Research Suggests Sex-Specific Response to Pain-Provoking Protein
The incidence of migraine is 3 times higher in women than in men, and findings from a recent preclinical study conducted at the University of Texas, Dallas may shed light on the reason why. Working with rodent models, researchers introduced calcitonin gene-related peptide (CGRP), a protein implicated in migraine development, into the meninges of male and female specimens. The protein caused pain responses in the female rodents, but not the males. Corresponding author Greg Dussor, PhD, associate professor of neuroscience in the UT Dallas School of Behavioral and Brain Sciences, said, "This is the first study to show that CGRP might act differently between sexes. It also shows that CGRP can have a pain related effect in the meninges, which is something that has been questioned in the literature previously." The findings were reported online earlier this week in the Journal of Neuroscience.
CGRP has gained attention in research into migraine prevention, and the FDA has now approved 3 medications that block the protein. But it is not well understood where in the body it contributes to the provoking of migraine attack. Dr. Dussor continued. "CGRP is produced both in the central nervous system—the brain and spinal cord—and in the peripheral nervous system, which goes everywhere else, including the meninges. But it can't move between the two; it's too large to cross the blood-brain barrier that shields the central nervous system." In addition to the migraine response from CGRP injection into the meninges, the study noted a female-specific pain response when CGRP was injected into the rodents’ paws. "That response shows that females may be more sensitive to CGRP throughout the body, not just the meninges," Dussor said. "But we don't know what that means for other types of pain yet."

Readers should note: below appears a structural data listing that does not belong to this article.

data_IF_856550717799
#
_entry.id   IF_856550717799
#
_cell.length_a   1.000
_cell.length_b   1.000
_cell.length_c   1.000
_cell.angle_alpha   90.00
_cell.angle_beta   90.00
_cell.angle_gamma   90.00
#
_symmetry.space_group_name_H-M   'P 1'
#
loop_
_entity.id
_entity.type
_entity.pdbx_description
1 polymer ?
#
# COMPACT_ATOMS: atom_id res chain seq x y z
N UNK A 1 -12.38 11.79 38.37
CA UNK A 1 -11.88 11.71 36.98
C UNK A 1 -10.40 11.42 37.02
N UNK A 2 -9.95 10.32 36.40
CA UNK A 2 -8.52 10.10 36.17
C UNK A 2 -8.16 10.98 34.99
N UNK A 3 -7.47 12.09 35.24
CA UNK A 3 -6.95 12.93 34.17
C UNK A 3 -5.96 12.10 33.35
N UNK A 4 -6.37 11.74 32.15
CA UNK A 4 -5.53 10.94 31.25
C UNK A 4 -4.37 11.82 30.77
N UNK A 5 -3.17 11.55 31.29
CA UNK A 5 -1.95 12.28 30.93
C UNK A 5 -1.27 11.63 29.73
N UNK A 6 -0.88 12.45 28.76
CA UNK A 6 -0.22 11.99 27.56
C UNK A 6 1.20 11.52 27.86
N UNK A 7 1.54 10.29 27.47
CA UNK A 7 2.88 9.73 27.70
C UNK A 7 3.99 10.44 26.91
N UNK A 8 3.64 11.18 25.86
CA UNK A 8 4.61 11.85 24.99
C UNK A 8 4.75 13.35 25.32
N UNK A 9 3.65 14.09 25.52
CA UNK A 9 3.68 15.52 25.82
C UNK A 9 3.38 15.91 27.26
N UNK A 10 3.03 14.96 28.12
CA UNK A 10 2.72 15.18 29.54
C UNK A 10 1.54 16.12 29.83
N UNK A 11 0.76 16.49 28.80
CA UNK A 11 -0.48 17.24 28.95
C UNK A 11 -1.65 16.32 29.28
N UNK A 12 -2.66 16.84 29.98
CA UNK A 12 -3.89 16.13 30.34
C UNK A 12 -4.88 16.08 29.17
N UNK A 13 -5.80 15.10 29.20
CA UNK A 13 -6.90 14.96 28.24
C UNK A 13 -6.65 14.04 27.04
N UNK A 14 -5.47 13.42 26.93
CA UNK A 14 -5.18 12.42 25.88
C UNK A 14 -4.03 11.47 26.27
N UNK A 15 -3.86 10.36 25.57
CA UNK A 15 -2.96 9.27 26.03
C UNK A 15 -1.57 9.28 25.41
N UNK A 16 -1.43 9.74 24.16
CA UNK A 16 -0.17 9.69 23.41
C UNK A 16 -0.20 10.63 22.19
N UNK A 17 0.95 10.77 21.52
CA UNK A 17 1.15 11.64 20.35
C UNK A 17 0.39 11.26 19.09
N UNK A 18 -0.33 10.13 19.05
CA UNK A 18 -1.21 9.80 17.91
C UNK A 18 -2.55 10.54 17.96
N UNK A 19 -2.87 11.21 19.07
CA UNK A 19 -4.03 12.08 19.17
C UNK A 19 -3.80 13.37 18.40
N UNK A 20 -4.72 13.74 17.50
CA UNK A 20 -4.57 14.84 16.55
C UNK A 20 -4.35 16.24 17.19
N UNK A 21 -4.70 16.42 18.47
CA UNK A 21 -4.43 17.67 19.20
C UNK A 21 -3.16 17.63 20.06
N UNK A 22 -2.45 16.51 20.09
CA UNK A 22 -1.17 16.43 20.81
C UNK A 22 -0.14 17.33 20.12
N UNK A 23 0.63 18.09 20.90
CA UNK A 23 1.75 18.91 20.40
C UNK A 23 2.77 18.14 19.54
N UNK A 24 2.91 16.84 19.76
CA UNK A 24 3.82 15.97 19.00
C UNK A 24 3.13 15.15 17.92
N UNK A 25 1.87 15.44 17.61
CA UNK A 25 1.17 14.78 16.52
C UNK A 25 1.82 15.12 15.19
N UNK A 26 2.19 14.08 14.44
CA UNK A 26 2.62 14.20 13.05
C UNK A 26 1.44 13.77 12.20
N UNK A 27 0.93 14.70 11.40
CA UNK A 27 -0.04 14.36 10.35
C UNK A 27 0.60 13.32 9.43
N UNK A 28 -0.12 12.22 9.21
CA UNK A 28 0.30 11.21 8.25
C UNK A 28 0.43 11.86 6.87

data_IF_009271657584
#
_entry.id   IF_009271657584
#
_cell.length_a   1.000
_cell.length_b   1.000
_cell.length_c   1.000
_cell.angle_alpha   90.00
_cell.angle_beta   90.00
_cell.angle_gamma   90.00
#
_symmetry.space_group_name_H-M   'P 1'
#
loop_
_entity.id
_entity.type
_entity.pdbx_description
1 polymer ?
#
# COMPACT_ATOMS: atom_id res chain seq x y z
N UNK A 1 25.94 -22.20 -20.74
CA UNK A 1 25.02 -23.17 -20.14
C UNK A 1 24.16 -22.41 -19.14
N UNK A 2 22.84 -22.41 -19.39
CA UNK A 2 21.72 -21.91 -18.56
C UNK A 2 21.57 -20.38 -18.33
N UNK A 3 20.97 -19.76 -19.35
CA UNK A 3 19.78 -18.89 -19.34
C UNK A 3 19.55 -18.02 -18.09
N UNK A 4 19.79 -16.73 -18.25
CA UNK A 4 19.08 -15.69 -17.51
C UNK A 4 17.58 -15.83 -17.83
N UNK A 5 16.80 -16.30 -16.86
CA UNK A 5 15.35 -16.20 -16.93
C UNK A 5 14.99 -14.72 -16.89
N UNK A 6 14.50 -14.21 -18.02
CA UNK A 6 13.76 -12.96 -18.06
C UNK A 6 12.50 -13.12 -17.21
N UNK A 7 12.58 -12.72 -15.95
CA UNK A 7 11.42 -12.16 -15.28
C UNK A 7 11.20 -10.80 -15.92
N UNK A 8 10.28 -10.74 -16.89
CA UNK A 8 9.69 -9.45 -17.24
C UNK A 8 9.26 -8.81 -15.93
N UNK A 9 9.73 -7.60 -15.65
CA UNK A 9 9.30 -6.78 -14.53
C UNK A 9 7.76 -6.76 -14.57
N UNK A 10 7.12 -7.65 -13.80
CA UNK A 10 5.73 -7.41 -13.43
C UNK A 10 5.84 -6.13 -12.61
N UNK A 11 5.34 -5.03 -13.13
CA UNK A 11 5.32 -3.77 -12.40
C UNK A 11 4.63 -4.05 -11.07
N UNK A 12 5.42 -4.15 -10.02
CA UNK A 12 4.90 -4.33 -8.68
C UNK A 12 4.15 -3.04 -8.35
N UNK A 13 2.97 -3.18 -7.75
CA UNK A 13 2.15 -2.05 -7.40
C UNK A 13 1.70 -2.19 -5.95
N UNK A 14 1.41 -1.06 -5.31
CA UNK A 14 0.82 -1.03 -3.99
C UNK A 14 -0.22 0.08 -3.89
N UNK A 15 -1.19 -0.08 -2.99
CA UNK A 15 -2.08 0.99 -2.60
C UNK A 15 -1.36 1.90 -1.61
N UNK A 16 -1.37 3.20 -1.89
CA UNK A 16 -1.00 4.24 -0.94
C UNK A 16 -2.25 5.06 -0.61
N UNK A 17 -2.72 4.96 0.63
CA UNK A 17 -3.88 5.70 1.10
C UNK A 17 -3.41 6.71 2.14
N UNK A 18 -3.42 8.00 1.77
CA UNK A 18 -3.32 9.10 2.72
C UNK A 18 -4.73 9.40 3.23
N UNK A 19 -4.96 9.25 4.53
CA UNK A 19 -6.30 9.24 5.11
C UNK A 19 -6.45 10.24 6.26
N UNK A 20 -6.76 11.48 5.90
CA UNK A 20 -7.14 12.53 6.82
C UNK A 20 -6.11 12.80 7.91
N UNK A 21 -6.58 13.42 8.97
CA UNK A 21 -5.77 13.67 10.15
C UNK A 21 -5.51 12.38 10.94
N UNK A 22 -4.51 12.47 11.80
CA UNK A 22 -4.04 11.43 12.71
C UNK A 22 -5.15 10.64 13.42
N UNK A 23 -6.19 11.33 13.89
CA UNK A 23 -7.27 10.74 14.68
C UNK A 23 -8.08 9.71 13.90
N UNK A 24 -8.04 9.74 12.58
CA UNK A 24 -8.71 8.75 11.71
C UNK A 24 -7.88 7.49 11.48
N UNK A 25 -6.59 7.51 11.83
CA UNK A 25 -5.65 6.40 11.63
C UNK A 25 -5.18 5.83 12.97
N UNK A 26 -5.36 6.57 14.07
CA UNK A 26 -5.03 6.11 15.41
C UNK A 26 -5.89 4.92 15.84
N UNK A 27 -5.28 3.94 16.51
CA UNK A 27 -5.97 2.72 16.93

Read about the findings.
The journal abstract may be read here.
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